JWI 550: Operations Management Course Guide ©2015 Strayer University. All Rights Reserved. This document contains Strayer University confidential and proprietary information and may not be copied, further distributed, or otherwise disclosed, in whole or in part, without the expressed written permission of Strayer University. This course guide is subject to change based on the needs of the class. JWMI 550 Course Guide – Fall 2015 Page 1 of 19 COURSE DESCRIPTION Whether you’re running a restaurant or a bank, business comes down to the efficient delivery of highquality goods and services to the customer. To get things done, you need a laser-like focus on operations. This course explores such topics as process mapping, capacity analysis, operations design, quality improvement, inventory and supply chain management, Six Sigma and lean operations techniques, forecasting and planning, and sustainability. INSTRUCTIONAL MATERIALS Required Resources Heizer, J. & Render, B. (2014). Operations management ( 11th ed.). Upper Saddle River, New Jersey: Prentice Hall Welch, J. (2005). Winning. New York, NY: HarperCollins Publishers, Inc. Cases and articles are provided within the course. COURSE LEARNING OUTCOMES 1. Describe how operations management can strategically create a competitive advantage within an industry. 2. Identify process strategies and process types and explain their significance. 3. Analyze process flows, process capacity, and time performance in order to calculate process economics and recommend improvements. 4. Explain the impact of TPS and Lean on operations management. 5. Explain the impact of Six Sigma on operations management. 6. Explain the strategic importance of product design in operations management. 7. Describe the role of inventory and supply chain management strategies in operations management. 8. Describe how outsourcing supports overall strategy. 9. Apply operations management strategies to increase competitive advantage. 10. Describe how the bullwhip effect can influence supply chain functions. 11. Use technology and information resources to research issues in operations management. 12. Write clearly and concisely about operations management using proper writing mechanics. JWI 550: Operations Management Course Guide ©2015 Strayer University. All Rights Reserved. This document contains Strayer University confidential and proprietary information and may not be copied, further distributed, or otherwise disclosed, in whole or in part, without the expressed written permission of Strayer University. This course guide is subject to change based on the needs of the class. JWMI 550 Course Guide – Fall 2015 Page 2 of 19 CONTACT INFORMATION FOR PROBLEMS OR ISSUES • Have a curriculum-related question? Contact your instructor for assistance. • Have a technology-related question? Contact JWMI Tech Support at (888) 596-5964 x3 or techsupport@jwmi.com. • Have a student services-related question? Contact Student Services at (703) 561-2128 or stusupport@jwmi.com. JWI 550: Operations Management Course Guide ©2015 Strayer University. All Rights Reserved. This document contains Strayer University confidential and proprietary information and may not be copied, further distributed, or otherwise disclosed, in whole or in part, without the expressed written permission of Strayer University. This course guide is subject to change based on the needs of the class. JWMI 550 Course Guide – Fall 2015 Page 3 of 19 WEEKLY COURSE SCHEDULE This 4.5 credit-hour Masters-level course is designed with the goal of having each student spend 10-15 hours (13.5 hours on average) in weekly work. This includes preparation, activities, discussions, and assignments; live or online; individual or in groups. Week Preparation, Activities, and Evaluation 1 Introduction to Operations Management Preparation  Introduction to the OM Course Project: OM as a Competitive Advantage in Your Organization  Readings − Heizer & Render, Chapter 1: Operations and Productivity − Heizer & Render, Chapter 2: Operations Strategy in a Global Environment  Media − Video: Jack Welch, “What is Operations Management?” Activities  Introductions  Lecture  Discussion: Operations as Strategy  Learning Journal Evaluation  None JWI 550: Operations Management Course Guide ©2015 Strayer University. All Rights Reserved. This document contains Strayer University confidential and proprietary information and may not be copied, further distributed, or otherwise disclosed, in whole or in part, without the expressed written permission of Strayer University. This course guide is subject to change based on the needs of the class. JWMI 550 Course Guide – Fall 2015 Page 4 of 19 Week Preparation, Activities, and Evaluation 2 Process Strategy and Types of Processes Preparation  Readings − Heizer & Render, Chapter 7: Process Strategy − Garvin, “Types of Processes”  Media − Video: Jack Welch, “OM as a Competitive Advantage” Activities  Lecture  Discussion: Types of Processes  Learning Journal Evaluation • None 3 Mapping and Analyzing Process Flows Preparation  Readings − Heizer & Render, Chapter 7s: Capacity and Constraint Management − Grey & Leonard, “Process Fundamentals” − Landel & Snyder, “Business Process Mapping” − Landel & Snyder, “Business Process Mapping: The Darden School Mailroom”  Media − Video: Jack Welch, “Getting Voices” Activities  Lecture  Discussion: Develop and Analyze Process Maps  Learning Journal Evaluation  None JWI 550: Operations Management Course Guide ©2015 Strayer University. All Rights Reserved. This document contains Strayer University confidential and proprietary information and may not be copied, further distributed, or otherwise disclosed, in whole or in part, without the expressed written permission of Strayer University. This course guide is subject to change based on the needs of the class. JWMI 550 Course Guide – Fall 2015 Page 5 of 19 Week Preparation, Activities, and Evaluation 4 Lean Operations Preparation  Readings − Heizer & Render, Chapter 16: JIT, TPS, and Lean Operations − Swank, “The Lean Service Machine” − Netland & Ferdows, ”What to Expect from a Corporate Lean Program” − Spear & Bowen, “Decoding the DNA of the Toyota Production System” (HBR OnPoint Enhanced Edition, Hardpont, Jan 2006) − HBR Case Study, “Implementing LEAN Operations at Caesars Casinos”  Media − Video: Jack Welch, “Getting Voices” Activities  Lecture  Discussion: Lean Operations in Your Organization  Learning Journal Evaluation  Assignment 1: Caesars Casinos Case Study (Weight: 20%) JWI 550: Operations Management Course Guide ©2015 Strayer University. All Rights Reserved. This document contains Strayer University confidential and proprietary information and may not be copied, further distributed, or otherwise disclosed, in whole or in part, without the expressed written permission of Strayer University. This course guide is subject to change based on the needs of the class. JWMI 550 Course Guide – Fall 2015 Page 6 of 19 Week Preparation, Activities, and Evaluation 5 Quality and Six Sigma Preparation  Readings − Heizer & Render, Chapter 6: Managing Quality − Welch, Chapter 15: Six Sigma − Welch, “Six Sigma Shotgun” − Bottome & Chua, “Genentech Error Proofs Its Batch Records” − McDonald, “Using Lean Six Sigma to Improve Hospital Based, Outpatient Imaging Satisfaction” − Riley, Kovach and Carden, “Developing a Policies and Procedures Manual for a Consumer Lending Department: A Design for Six Sigma Case Study”  Media − Video: Jack Welch, “Six Sigma” Activities  Lecture  Discussion: Applying Six Sigma  Learning Journal Evaluation  OM Course Project Outline due -1 page (Weight 3%) 6 Product Design Preparation  Readings − Heizer & Render, Chapter 5: Design of Goods and Services − Brown, “Design Thinking” − Bettencourt & Bettencourt, “Innovating On the Cheap” Activities  Lecture  Discussion: Product Design in Operations Management  Learning Journal Evaluation  None JWI 550: Operations Management Course Guide ©2015 Strayer University. All Rights Reserved. This document contains Strayer University confidential and proprietary information and may not be copied, further distributed, or otherwise disclosed, in whole or in part, without the expressed written permission of Strayer University. This course guide is subject to change based on the needs of the class. JWMI 550 Course Guide – Fall 2015 Page 7 of 19 Week Preparation, Activities, and Evaluation 7 Inventory & Supply Chain Management Preparation  Readings − Heizer & Render, Chapter 11: Supply Chain Management − Heizer & Render, Chapter 12: Inventory Management − Narayanan & Raman, “Aligning Incentives in Supply Chains” − Chopra & Lariviere, “Managing Service Inventory to Improve Performance” − HBR Case Study, “Domino’s Pizza” Activities  Lecture  Discussion: Inventory and Supply Chain Management in Your Organization  Learning Journal Evaluation  Assignment 2: Domino’s case study (Weight: 20%) 8 Outsourcing Preparation  Readings − Ricart & Adegbesan, “The Offshoring of High-Value Services and the Globalization of Capability Sourcing” − Pearce, “Why domestic outsourcing is leading America’s reemergence in global manufacturing”  Media − Video: Jack Welch “Outsourcing” Activities  Lecture  Discussion: The Value of Outsourcing  Learning Journal Evaluation  None JWI 550: Operations Management Course Guide ©2015 Strayer University. All Rights Reserved. This document contains Strayer University confidential and proprietary information and may not be copied, further distributed, or otherwise disclosed, in whole or in part, without the expressed written permission of Strayer University. This course guide is subject to change based on the needs of the class. JWMI 550 Course Guide – Fall 2015 Page 8 of 19 Week Preparation, Activities, and Evaluation 9 Application of Operations Management for Competitive Advantage Preparation  Media − Video: MegaFactories Guinness Beer or MegaFactories Rolls Royce (National Geographic YouTube Channel) Activities  Lecture  Discussion: MegaFactories Video  Learning Journal Evaluation  OM Course Project: OM as a Competitive Advantage in Your Organization due (Weight: 25%) 10 Supply Chain Simulation Preparation • Readings: − Lee, Padmanabhan & Whang, “The Bullwhip Effect in Supply Chains”  Media − Video: Jack Welch, “Impact of the Internet” − Video: Jack Welch, “Cultural Impacts on OM” − Video: Jack Welch, “Operations in Tough Times”  Other − Root Beer Game: You will participate in the Root Beer Game. You will receive information from your instructor about your role. Activities  Lecture  Discussion: Root Beer Game  Learning Journal: Your Learning Inventory Evaluation  None 11 Activities  Learning Journal JWI 550: Operations Management Course Guide ©2015 Strayer University. All Rights Reserved. This document contains Strayer University confidential and proprietary information and may not be copied, further distributed, or otherwise disclosed, in whole or in part, without the expressed written permission of Strayer University. This course guide is subject to change based on the needs of the class. JWMI 550 Course Guide – Fall 2015 Page 9 of 19 GRADING SCALE – GRADUATE Assignment % of Grade Assignment 1: Caesars Casinos Case Study 20% Assignment 2: Dominos Pizza Case Study 20% OM Course Project Outline 3% OM Course Project: OM as a Competitive Advantage in Your Organization 22% Participation: Discussions 30% Participation: Learning Journal 5% Total 100% JWI 550: Operations Management Academic Submissions and Evaluations ©2015 Strayer University. All Rights Reserved. This document contains Strayer University confidential and proprietary information and may not be copied, further distributed, or otherwise disclosed, in whole or in part, without the expressed written permission of Strayer University. This course guide is subject to change based on the needs of the class. JWMI 550 Course Guide – Fall 2015 Page 10 of 19 Assignment 1: Case Study – Caesars Casinos Due Week 4, Day 7 (Weight: 20%) Lean operations are used to improve processes in a wide variety of industries, not just manufacturing. Organizations worldwide are using Lean to eliminate waste, reduce inventory, increase throughput, and provide better customer service. As a result, improved operations are positively impacting the bottom line. For this assignment, you’ll read and analyze a case study about a Lean implementation at Caesars Casinos. Then, you’ll write a 6-8 page paper that describes how challenges were handled during the process, your own proposal for a similar kaizen event, and your recommendation for a Lean implementation. Answer the following questions about the Caesars Casinos case study: 1. Describe two challenges that Caesars experienced during the Lean implementation process. What actions were taken to overcome each challenge? Were they effective? 2. Assume you manage hotel housekeeping at Harrah’s Metropolis location, and service scores have declined over the past year. As part of the Lean rollout, you and some of your front-line employees will participate in a kaizen event focused on improving guest-room housekeeping operations. • What KPIs (key performance indicators) would you propose to track to determine whether the changes implemented through the kaizen effort actually improve performance? Explain your choice of KPIs. • Develop a detailed agenda for this kaizen event. Your agenda should outline the event’s activities, timing, duration, and Lean tools. Explain your rationale for each agenda item. 3. At the end of the case study, Caesars’ SVP/GM Brad Hirsch is faced with a choice between two process improvement approaches, expert-driven or employee-centered. • What would be the advantages and disadvantages of an expert-driven approach to process improvement at the Metropolis facility, in contrast to the employee-centered approach used at Tunica? • Which approach would you recommend for the Metropolis facility, and why? Your assignment must follow these formatting requirements: • Be typed and double-spaced, using Times New Roman font (size 12) with one-inch margins on all sides; references must follow APA or school-specific format. Check with your professor for any additional instructions. • Include a cover page containing the title of the assignment, the student’s name, the professor’s name, the course title, and the date. The cover page and the reference page are not included in the required page length. JWI 550: Operations Management Academic Submissions and Evaluations ©2015 Strayer University. All Rights Reserved. This document contains Strayer University confidential and proprietary information and may not be copied, further distributed, or otherwise disclosed, in whole or in part, without the expressed written permission of Strayer University. This course guide is subject to change based on the needs of the class. JWMI 550 Course Guide – Fall 2015 Page 11 of 19 Grading for this assignment will be based on answer quality, logic/organization of the paper, and language and writing skills, using the following grading criteria. Weight: 20% Assignment 1: Case Study – Caesars Casinos Criteria Unsatisfactory Low Pass Pass High Pass Honors 1. Describe two Lean implementation challenges that Caesars experienced and the actions taken to overcome each challenge. Weight: 20% Did not submit or incompletely described two Lean implementation challenges that Caesars experienced and the actions taken to overcome each challenge. Partially described two Lean implementation challenges that Caesars experienced and the actions taken to overcome each challenge. Satisfactorily described two Lean implementation challenges that Caesars experienced and the actions taken to overcome each challenge. Completely described two Lean implementation challenges that Caesars experienced and the actions taken to overcome each challenge. Exemplarily described two Lean implementation challenges that Caesars experienced and the actions taken to overcome each challenge. 2. Develop KPIs and a detailed agenda, including a supporting rationale, for a kaizen event. Weight: 35% Did not submit or incompletely developed KPIs and a detailed agenda, including a supporting rationale, for a kaizen event. Partially developed KPIs and a detailed agenda, including a supporting rationale, for a kaizen event. Satisfactorily developed KPIs and a detailed agenda, including a supporting rationale, for a kaizen event. Completely developed KPIs and a detailed agenda, including a supporting rationale, for a kaizen event. Exemplarily developed KPIs and a detailed agenda, including a supporting rationale, for a kaizen event. 3. Describe the advantages and disadvantages of two process improvement approaches, and recommend one process improvement approach with a supporting rationale. Weight: 35% Did not submit or incompletely described the advantages and disadvantages of two process improvement approaches, and recommend one process improvement approach with a supporting rationale. Partially described the advantages and disadvantages of two process improvement approaches, and recommend one process improvement approach with a supporting rationale. Satisfactorily described the advantages and disadvantages of two process improvement approaches, and recommend one process improvement approach with a supporting rationale. Completely described the advantages and disadvantages of two process improvement approaches, and recommend one process improvement approach with a supporting rationale. Exemplarily described the advantages and disadvantages of two process improvement approaches, and recommend one process improvement approach with a supporting rationale. JWI 550: Operations Management Academic Submissions and Evaluations ©2015 Strayer University. All Rights Reserved. This document contains Strayer University confidential and proprietary information and may not be copied, further distributed, or otherwise disclosed, in whole or in part, without the expressed written permission of Strayer University. This course guide is subject to change based on the needs of the class. JWMI 550 Course Guide – Fall 2015 Page 12 of 19 Weight: 20% Assignment 1: Case Study – Caesars Casinos Criteria Unsatisfactory Low Pass Pass High Pass Honors 4. Clarity, logic, and writing mechanics. Weight: 10% Multiple mechanical errors; much of the text is difficult to understand or the text does not flow; fails to follow formatting instructions. Several mechanical errors make parts of the text difficult for the reader to understand; the text does not flow; the discussion fails to justify conclusions and assertions. Partially applied concepts from across the course. More than a few mechanical errors; text flows but lacks conciseness or clarity; assertions and conclusions are generally justified and explained. Few mechanical errors; text flows and concisely and clearly expresses the student’s position in a manner that rationally and logically develops the topics. None to limited minor mechanical errors; text flows and concisely, clearly, and exemplarily expresses the student’s position in a manner that rationally and logically develops the topics. JWI 550: Operations Management Academic Submissions and Evaluations ©2015 Strayer University. All Rights Reserved. This document contains Strayer University confidential and proprietary information and may not be copied, further distributed, or otherwise disclosed, in whole or in part, without the expressed written permission of Strayer University. This course guide is subject to change based on the needs of the class. JWMI 550 Course Guide – Fall 2015 Page 13 of 19 Assignment 2: Case Study – Domino’s Due Week 7, Day 7 (Weight: 20%) Supply chain management enables companies to work with suppliers to obtain materials needed to produce their own goods and services. Effectively managing supply chains helps companies streamline processes, cut costs, and maximize profits. For this assignment, you’ll read and analyze a case study about Domino’s supply chain management. In a 6-8 page paper, you’ll identify how Domino’s uses its supply chain to gain a competitive advantage. You’ll examine how the supply chain creates value and how it is impacted when a company changes it focus. Lastly, you’ll provide a recommendation on whether Domino’s should apply its U.S. supply chain model to an expanding international operation. Answer the following questions about the Domino’s case study: 1. Describe how Domino’s supply chain creates value to provide a competitive advantage. 2. What did increased transparency do for Domino’s? Were the risks worthwhile? 3. How did the centralized supply chain model enable Domino’s to roll out new pizza recipes in the U.S.? 4. Should John Macksood apply Domino’s domestic supply chain model to its expanding international operations? Explain and justify your recommendation, including its financial impact. Your assignment must follow these formatting requirements: • Be typed and double-spaced, using Times New Roman font (size 12) with one-inch margins on all sides; references must follow APA or school-specific format. Check with your professor for any additional instructions. • Include a cover page containing the title of the assignment, the student’s name, the professor’s name, the course title, and the date. The cover page and the reference page are not included in the required page length. Grading for this assignment will be based on answer quality, logic/organization of the paper, and language and writing skills, using the following grading criteria. JWI 550: Operations Management Academic Submissions and Evaluations ©2015 Strayer University. All Rights Reserved. This document contains Strayer University confidential and proprietary information and may not be copied, further distributed, or otherwise disclosed, in whole or in part, without the expressed written permission of Strayer University. This course guide is subject to change based on the needs of the class. JWMI 550 Course Guide – Fall 2015 Page 14 of 19 Weight: 20% Assignment 2: Case Study – Domino’s Criteria Unsatisfactory Low Pass Pass High Pass Honors 1. Describe how Domino’s supply chain creates value to provide a competitive advantage. Weight: 20% Did not submit or incompletely described how Domino’s supply chain creates value to provide a competitive advantage. Partially described how Domino’s supply chain creates value to provide a competitive advantage. Satisfactorily described how Domino’s supply chain creates value to provide a competitive advantage. Completely described how Domino’s supply chain creates value to provide a competitive advantage. Exemplarily described how Domino’s supply chain creates value to provide a competitive advantage. 2. Explain how increased transparency impacted Domino’s, and if the risks were worthwhile. Weight: 20% Did not submit or incompletely explained how increased transparency impacted Domino’s, and if the risks were worthwhile. Partially explained how increased transparency impacted Domino’s, and if the risks were worthwhile. Satisfactorily explained how increased transparency impacted Domino’s, and if the risks were worthwhile. Completely explained how increased transparency impacted Domino’s, and if the risks were worthwhile. Exemplarily explained how increased transparency impacted Domino’s, and if the risks were worthwhile. 3. Explain how the centralized supply chain model enabled Domino’s to roll out new pizza recipes in the U.S. Weight: 25% Did not submit or incompletely explained how the centralized supply chain model enabled Domino’s to roll out new pizza recipes in the U.S. Partially explained how the centralized supply chain model enabled Domino’s to roll out new pizza recipes in the U.S. Satisfactorily explained how the centralized supply chain model enabled Domino’s to roll out new pizza recipes in the U.S. Completely explained how the centralized supply chain model enabled Domino’s to roll out new pizza recipes in the U.S. Exemplarily explained how the centralized supply chain model enabled Domino’s to roll out new pizza recipes in the U.S. 4. Recommend and justify whether or not the Domino’s domestic supply chain model should be applied internationally. Weight: 25% Did not submit or incompletely recommended and justified whether or not the Domino’s domestic supply chain model should be applied internationally. Partially recommended and justified whether or not the Domino’s domestic supply chain model should be applied internationally. Satisfactorily recommended and justified whether or not the Domino’s domestic supply chain model should be applied internationally. Completely recommended and justified whether or not the Domino’s domestic supply chain model should be applied internationally. Exemplarily recommended and justified whether or not the Domino’s domestic supply chain model should be applied internationally. JWI 550: Operations Management Academic Submissions and Evaluations ©2015 Strayer University. All Rights Reserved. This document contains Strayer University confidential and proprietary information and may not be copied, further distributed, or otherwise disclosed, in whole or in part, without the expressed written permission of Strayer University. This course guide is subject to change based on the needs of the class. JWMI 550 Course Guide – Fall 2015 Page 15 of 19 Weight: 20% Assignment 2: Case Study – Domino’s Criteria Unsatisfactory Low Pass Pass High Pass Honors 5. Clarity, logic, and writing mechanics. Weight: 10% Multiple mechanical errors; much of the text is difficult to understand or the text does not flow; fails to follow formatting instructions. Several mechanical errors make parts of the text difficult for the reader to understand; the text does not flow; the discussion fails to justify conclusions and assertions. Partially applied concepts from across the course. More than a few mechanical errors; text flows but lacks conciseness or clarity; assertions and conclusions are generally justified and explained. Few mechanical errors; text flows and concisely and clearly expresses the student’s position in a manner that rationally and logically develops the topics. None to limited minor mechanical errors; text flows and concisely, clearly, and exemplarily expresses the student’s position in a manner that rationally and logically develops the topics. JWI 550: Operations Management Academic Submissions and Evaluations ©2015 Strayer University. All Rights Reserved. This document contains Strayer University confidential and proprietary information and may not be copied, further distributed, or otherwise disclosed, in whole or in part, without the expressed written permission of Strayer University. This course guide is subject to change based on the needs of the class. JWMI 550 Course Guide – Fall 2015 Page 16 of 19 OM Course Project: OM as a Competitive Advantage in Your Organization Due Week 9, Day 7 (Weight: 25%) This project will help you synthesize and apply what you have learned in the Operations Management course to your organization. Keep in mind you will analyze your organization from a leadership perspective. You will assess your organization through a competitive priority lens and evaluate the ten OM decision areas and key processes to develop actionable recommendations to increase your company’s competitive advantage. This should be a 7-9 page paper. Choose an organization (current or past) and complete the following: 1. Describe the operations and key processes of your organization. Describe current-state processes using the following business process maps: • SIPOC, and • Detailed process flowchart, swim-lane process map, or value-stream map 2. Describe the competitive priorities of your organization and the product-process strategies used. As a result, what are the key tasks that senior management should focus on doing especially well? o Hint: Compete on differentiation, cost and/or response? Process focus, repetitive focus, product focus, or mass customization focus? 3. Refer to the Ten Strategic OM Decisions (page 8, Heizer & Render): 1. Design of goods and services 2. Managing quality 3. Process and capacity design 4. Location strategy 5. Layout strategy 6. Human resources and job design 7. Supply-chain management 8. Inventory management 9. Scheduling 10. Maintenance Describe how each of the ten OM decision areas is currently addressed. • 3 – 5 sentences/bullets for each area Evaluate the decisions made in each of the ten OM decision areas: • Do they align with the organization’s competitive priorities and product-process strategies? Explain why or why not. 4. What specific, actionable recommendations would you present to your company’s senior management to improve operations for competitive advantage? Provide a rationale for all recommendations, and consider the following hints: • Would you present any changes to competitive priorities and/or product-process strategies? • How would you address any of the ten OM decisions differently? JWI 550: Operations Management Academic Submissions and Evaluations ©2015 Strayer University. All Rights Reserved. This document contains Strayer University confidential and proprietary information and may not be copied, further distributed, or otherwise disclosed, in whole or in part, without the expressed written permission of Strayer University. This course guide is subject to change based on the needs of the class. JWMI 550 Course Guide – Fall 2015 Page 17 of 19 • Would you change any processes? Highlight any changes and include a future state process map. • What is the timeline for your recommended actions? Your assignment must follow these formatting requirements: • Be typed and double-spaced, using Times New Roman font (size 12) with one-inch margins on all sides; references must follow APA or school-specific format. Check with your professor for any additional instructions. • Include a cover page containing the title of the assignment, the student’s name, the professor’s name, the course title, and the date. The cover page and the reference page are not included in the required page length. Grading for this assignment will be based on answer quality, logic/organization of the paper, and language and writing skills, using the following grading criteria. JWI 550: Operations Management Academic Submissions and Evaluations ©2015 Strayer University. All Rights Reserved. This document contains Strayer University confidential and proprietary information and may not be copied, further distributed, or otherwise disclosed, in whole or in part, without the expressed written permission of Strayer University. This course guide is subject to change based on the needs of the class. JWMI 550 Course Guide – Fall 2015 Page 18 of 19 Weight: 25% OM Course Project: OM as a Competitive Advantage in Your Organization Criteria Unsatisfactory Low Pass Pass High Pass Honors 1. Describe the operations and key processes of your organization. Weight: 20% Did not submit or incompletely described the operations and key processes of the organization. Partially described the operations and key processes of the organization. Satisfactorily described the operations and key processes of the organization. Completely described the operations and key processes of the organization. Exemplarily described the operations and key processes of the organization . 2. Describe the competitive priorities, current product-process strategies, and key management tasks of your organization. Weight: 20% Did not submit or incompletely described the competitive priorities, current product-process strategies, and key management tasks of the organization. Partially described the competitive priorities, current product-process strategies, and key management tasks of the organization. Satisfactorily described the competitive priorities, current product-process strategies, and key management tasks of the organization. Completely described the competitive priorities, current productprocess strategies, and key management tasks of the organization. Exemplarily described the co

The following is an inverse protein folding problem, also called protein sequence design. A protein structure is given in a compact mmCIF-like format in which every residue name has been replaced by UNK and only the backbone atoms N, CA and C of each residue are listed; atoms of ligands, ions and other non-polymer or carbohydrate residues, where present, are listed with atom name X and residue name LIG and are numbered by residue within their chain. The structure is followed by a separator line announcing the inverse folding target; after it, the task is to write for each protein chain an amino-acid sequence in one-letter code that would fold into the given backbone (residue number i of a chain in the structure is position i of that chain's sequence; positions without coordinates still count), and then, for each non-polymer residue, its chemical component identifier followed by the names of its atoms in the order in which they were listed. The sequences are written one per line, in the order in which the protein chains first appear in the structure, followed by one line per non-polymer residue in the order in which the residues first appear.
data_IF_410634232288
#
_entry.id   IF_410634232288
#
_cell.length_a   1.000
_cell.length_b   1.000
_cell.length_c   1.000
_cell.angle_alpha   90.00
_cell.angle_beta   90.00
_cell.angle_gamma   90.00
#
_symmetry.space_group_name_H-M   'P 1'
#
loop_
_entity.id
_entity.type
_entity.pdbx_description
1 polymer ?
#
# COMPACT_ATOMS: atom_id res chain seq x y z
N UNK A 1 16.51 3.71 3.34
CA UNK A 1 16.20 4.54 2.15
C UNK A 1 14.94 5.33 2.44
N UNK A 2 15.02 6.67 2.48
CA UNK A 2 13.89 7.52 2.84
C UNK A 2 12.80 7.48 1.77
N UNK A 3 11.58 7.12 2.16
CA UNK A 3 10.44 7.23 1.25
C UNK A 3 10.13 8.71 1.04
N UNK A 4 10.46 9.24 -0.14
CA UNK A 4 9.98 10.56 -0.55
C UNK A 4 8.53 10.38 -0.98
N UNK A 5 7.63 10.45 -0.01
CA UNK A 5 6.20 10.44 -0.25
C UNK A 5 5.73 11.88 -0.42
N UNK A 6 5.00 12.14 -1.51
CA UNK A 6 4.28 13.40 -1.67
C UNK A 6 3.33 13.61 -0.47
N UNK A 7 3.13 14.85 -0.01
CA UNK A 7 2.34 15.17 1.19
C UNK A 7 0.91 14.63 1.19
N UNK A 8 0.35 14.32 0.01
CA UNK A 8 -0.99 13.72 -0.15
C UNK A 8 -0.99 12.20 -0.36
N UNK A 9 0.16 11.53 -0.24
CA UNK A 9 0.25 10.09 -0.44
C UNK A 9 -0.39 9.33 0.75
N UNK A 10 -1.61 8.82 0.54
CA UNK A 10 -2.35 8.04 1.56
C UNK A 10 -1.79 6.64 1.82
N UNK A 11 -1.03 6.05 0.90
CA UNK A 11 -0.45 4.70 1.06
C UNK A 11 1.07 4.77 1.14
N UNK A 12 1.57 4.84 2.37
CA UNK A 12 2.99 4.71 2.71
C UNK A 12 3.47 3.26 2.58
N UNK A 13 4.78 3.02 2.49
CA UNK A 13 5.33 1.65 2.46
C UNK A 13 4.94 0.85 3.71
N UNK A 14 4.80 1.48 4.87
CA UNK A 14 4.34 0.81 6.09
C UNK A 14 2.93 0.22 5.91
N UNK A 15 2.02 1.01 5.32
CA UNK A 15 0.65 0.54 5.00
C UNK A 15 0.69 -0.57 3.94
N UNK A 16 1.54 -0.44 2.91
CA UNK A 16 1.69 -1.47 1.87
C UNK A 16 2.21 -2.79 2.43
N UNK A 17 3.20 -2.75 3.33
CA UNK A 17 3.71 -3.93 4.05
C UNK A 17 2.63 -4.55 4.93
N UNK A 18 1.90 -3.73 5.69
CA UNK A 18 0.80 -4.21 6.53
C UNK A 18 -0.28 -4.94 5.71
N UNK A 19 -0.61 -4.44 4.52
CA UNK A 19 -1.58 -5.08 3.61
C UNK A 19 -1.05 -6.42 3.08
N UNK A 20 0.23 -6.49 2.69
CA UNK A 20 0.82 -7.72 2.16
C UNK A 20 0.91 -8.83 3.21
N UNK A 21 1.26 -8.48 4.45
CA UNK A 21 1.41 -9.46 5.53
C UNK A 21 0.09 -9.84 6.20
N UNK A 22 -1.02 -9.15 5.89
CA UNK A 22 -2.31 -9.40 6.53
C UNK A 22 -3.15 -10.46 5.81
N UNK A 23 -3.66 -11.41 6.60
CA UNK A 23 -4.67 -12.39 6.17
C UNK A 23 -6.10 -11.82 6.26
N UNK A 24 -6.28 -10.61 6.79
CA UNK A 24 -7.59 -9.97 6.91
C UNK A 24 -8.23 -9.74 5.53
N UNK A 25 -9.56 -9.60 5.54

November 6, 2015